Saturday, 3 February 2007

Exporting Democracy - A Global Fiasco had an interesting article "Present and Future Power Debate: Who will be the choices in 2008?" which examines the possible scenarios of political developments, probable candidates and the effects of these decisions on the political life in the country. However, all the arguments brought to and for this or that candidate in the article are most irrelevent to see the overall picture in the country. The one and only thing that got me interested was rather this one single point made by Washington D.C./Yerevan political analyst Richard Giragosian:

Representing a western-influenced viewpoint, Giragosian says the US has learnt a clear lesson from organizing the flower and color (“Rose” in Georgia; and “Orange” in Ukraine) revolutions in some CIS republics and concludes that imposed democracies do not work in countries where there are no truly democratic oppositions.

With too many other hot spots of unrest or tension – from North Korea to Darfur – the west, says the veteran analyst, welcomes stability.

“The process of importing American democracy has exhausted itself. Today both the US and Russia want to maintain stability in Armenia and the CIS. That context would suggest the US should endorse Serge Sargsyan’s candidacy for Kocharyan’s succession, because Sargsyan will be able to continue the current political and economic path,” Giragosian says.

The point is - small nations like us should always remember, that for big nations liek US, Russia there are no such things as values, human rights or democratic principles outside of their immediate state borders. The one and only thing moving the world powers is profit: economic, political, military gains, etc. I have said previously in my blog posts, that the Armenian people can only count on themselves if they really want democracy, because nobody else is going to come round helping us - as it is not in any global power's interests. We are too small to represent a market, we have no nuclear arms to pose dangers to their security, etc, etc...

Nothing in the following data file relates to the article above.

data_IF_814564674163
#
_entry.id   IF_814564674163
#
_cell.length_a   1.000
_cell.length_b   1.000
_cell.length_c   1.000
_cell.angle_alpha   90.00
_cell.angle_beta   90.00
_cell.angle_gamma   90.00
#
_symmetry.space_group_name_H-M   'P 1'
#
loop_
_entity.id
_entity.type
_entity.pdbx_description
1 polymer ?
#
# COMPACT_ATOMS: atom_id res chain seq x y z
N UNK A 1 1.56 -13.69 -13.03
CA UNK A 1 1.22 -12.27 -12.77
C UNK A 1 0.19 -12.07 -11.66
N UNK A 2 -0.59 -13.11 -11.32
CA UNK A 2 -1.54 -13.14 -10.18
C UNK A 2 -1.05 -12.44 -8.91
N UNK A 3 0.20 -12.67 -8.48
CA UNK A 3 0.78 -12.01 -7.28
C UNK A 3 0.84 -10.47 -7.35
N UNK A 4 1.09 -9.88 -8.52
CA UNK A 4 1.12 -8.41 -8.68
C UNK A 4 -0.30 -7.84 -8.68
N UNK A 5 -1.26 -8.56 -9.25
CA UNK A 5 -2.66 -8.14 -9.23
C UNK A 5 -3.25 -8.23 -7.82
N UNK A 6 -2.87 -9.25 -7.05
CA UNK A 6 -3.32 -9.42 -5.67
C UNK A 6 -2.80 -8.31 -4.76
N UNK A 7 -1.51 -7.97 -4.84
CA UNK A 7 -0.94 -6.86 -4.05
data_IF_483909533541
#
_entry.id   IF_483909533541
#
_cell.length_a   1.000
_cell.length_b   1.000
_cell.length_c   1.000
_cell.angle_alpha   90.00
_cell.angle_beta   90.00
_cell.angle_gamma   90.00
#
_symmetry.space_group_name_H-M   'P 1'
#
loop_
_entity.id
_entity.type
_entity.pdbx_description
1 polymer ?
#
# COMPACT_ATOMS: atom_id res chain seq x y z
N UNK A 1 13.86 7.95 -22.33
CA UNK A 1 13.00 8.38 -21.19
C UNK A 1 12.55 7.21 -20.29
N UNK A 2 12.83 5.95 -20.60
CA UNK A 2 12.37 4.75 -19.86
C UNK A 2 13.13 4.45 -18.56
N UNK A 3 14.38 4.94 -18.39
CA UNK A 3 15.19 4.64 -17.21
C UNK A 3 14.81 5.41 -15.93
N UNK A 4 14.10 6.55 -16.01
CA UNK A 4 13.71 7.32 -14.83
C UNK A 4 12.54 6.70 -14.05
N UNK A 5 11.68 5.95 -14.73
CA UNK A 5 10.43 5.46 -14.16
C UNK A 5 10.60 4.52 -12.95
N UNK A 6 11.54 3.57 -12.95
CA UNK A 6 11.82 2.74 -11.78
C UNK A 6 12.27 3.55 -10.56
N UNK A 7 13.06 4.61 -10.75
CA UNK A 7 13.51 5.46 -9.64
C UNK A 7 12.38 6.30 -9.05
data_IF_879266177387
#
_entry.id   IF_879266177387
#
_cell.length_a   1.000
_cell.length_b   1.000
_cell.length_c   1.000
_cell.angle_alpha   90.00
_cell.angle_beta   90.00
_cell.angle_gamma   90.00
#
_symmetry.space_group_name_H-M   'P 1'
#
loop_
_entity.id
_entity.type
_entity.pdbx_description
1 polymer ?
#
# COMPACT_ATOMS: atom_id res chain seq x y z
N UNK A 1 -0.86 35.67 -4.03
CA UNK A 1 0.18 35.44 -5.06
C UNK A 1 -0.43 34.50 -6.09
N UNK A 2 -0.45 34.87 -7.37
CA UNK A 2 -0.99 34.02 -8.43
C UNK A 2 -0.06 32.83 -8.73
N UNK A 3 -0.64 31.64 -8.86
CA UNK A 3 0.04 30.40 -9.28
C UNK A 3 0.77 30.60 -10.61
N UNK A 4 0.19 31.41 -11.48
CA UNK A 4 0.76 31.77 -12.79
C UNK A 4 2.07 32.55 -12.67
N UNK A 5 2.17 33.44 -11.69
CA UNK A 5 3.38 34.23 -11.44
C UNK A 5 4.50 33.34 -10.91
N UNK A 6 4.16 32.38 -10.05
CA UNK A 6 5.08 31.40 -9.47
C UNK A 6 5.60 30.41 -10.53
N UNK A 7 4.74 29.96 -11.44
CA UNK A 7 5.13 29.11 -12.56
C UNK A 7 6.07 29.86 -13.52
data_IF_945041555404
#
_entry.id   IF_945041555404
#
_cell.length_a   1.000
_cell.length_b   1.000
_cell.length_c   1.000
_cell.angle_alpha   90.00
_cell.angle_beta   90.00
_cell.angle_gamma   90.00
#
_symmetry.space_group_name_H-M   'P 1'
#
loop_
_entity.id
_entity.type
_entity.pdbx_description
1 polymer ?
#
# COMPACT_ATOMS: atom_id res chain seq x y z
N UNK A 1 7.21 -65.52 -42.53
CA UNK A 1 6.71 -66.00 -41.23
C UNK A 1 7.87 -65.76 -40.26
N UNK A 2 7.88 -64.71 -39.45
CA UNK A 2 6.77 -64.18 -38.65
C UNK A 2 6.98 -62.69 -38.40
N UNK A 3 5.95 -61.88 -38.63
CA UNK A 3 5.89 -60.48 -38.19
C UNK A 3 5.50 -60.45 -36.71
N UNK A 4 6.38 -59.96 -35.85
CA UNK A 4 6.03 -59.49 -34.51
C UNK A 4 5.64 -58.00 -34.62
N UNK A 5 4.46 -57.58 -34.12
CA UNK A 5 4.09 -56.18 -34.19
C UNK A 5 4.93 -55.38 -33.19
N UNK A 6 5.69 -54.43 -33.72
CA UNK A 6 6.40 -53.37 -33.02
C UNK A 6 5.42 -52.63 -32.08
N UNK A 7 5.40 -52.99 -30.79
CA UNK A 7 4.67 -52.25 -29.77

The conclusion by the analysts kills me - it is so very true, but so utterly disgusting!

For the time being perhaps Armenia needs someone like Putin – with some dictatorial way of rule and the ability to eradicate corruption and the constantly increasing criminalization in the country.

1 comment:

  1. Right, unfortunately. Still, it's as much the fault of the population and I said this to an EU person I met last week. Basically, too many people here want democracy enforced from outside -- or rather, not democracy, but their political choice.

    Instead, Armenians have to learn that when they demand democratic elections, the situation will improve. Meanwhile, the Government makes key concessions to the West like changing legislation, playing the right game in the Karabakh negotiations, keeping clear of escalating nationalist unrest in Samtskhe-Javakheti, and calling for relations with Turkey without preconditions, and the West is happy.

    Let's face it, who can blame them? Especially when the population don't care too much. At the same time, look at the opposition -- on matters such as Karabakh it is more nationalistic than the Government. No wonder the U.S. and Europe favors stability.

    However, Europe is a little different, I think. While the U.S. doesn't really care about democracy apart from in undemocratic countries that oppose its interests, Europe does at least want gradual change.